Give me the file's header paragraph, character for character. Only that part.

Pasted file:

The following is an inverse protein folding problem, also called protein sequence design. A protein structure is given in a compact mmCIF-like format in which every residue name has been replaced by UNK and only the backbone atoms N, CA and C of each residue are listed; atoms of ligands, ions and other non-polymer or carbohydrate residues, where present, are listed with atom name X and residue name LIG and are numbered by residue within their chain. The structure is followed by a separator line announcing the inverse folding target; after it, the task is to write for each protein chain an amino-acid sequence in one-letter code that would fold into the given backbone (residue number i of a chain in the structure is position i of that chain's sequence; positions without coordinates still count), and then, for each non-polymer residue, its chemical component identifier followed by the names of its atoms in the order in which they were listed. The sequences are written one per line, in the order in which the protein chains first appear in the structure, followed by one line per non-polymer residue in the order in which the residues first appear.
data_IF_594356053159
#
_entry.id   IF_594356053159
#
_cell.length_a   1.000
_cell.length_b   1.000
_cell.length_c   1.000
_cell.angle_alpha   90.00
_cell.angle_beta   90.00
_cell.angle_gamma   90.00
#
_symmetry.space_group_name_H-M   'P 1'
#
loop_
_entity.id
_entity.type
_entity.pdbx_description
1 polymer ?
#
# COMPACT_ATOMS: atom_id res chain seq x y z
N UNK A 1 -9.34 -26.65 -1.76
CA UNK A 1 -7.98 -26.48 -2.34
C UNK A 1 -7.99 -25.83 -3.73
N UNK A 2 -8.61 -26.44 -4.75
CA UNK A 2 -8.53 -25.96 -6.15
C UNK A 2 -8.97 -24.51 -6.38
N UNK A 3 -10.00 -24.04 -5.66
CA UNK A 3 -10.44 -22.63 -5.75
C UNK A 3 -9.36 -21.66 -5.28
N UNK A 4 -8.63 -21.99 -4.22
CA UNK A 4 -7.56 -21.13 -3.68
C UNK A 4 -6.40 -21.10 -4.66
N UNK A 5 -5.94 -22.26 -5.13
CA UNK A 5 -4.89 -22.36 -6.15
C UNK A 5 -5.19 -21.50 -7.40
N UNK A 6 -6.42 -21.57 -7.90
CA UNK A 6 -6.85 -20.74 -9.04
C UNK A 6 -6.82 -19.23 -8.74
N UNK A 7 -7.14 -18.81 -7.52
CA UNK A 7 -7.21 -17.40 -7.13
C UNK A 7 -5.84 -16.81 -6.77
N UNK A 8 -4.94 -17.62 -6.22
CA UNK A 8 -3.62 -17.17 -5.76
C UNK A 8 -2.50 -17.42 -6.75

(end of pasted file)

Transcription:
The following is an inverse protein folding problem, also called protein sequence design. A protein structure is given in a compact mmCIF-like format in which every residue name has been replaced by UNK and only the backbone atoms N, CA and C of each residue are listed; atoms of ligands, ions and other non-polymer or carbohydrate residues, where present, are listed with atom name X and residue name LIG and are numbered by residue within their chain. The structure is followed by a separator line announcing the inverse folding target; after it, the task is to write for each protein chain an amino-acid sequence in one-letter code that would fold into the given backbone (residue number i of a chain in the structure is position i of that chain's sequence; positions without coordinates still count), and then, for each non-polymer residue, its chemical component identifier followed by the names of its atoms in the order in which they were listed. The sequences are written one per line, in the order in which the protein chains first appear in the structure, followed by one line per non-polymer residue in the order in which the residues first appear.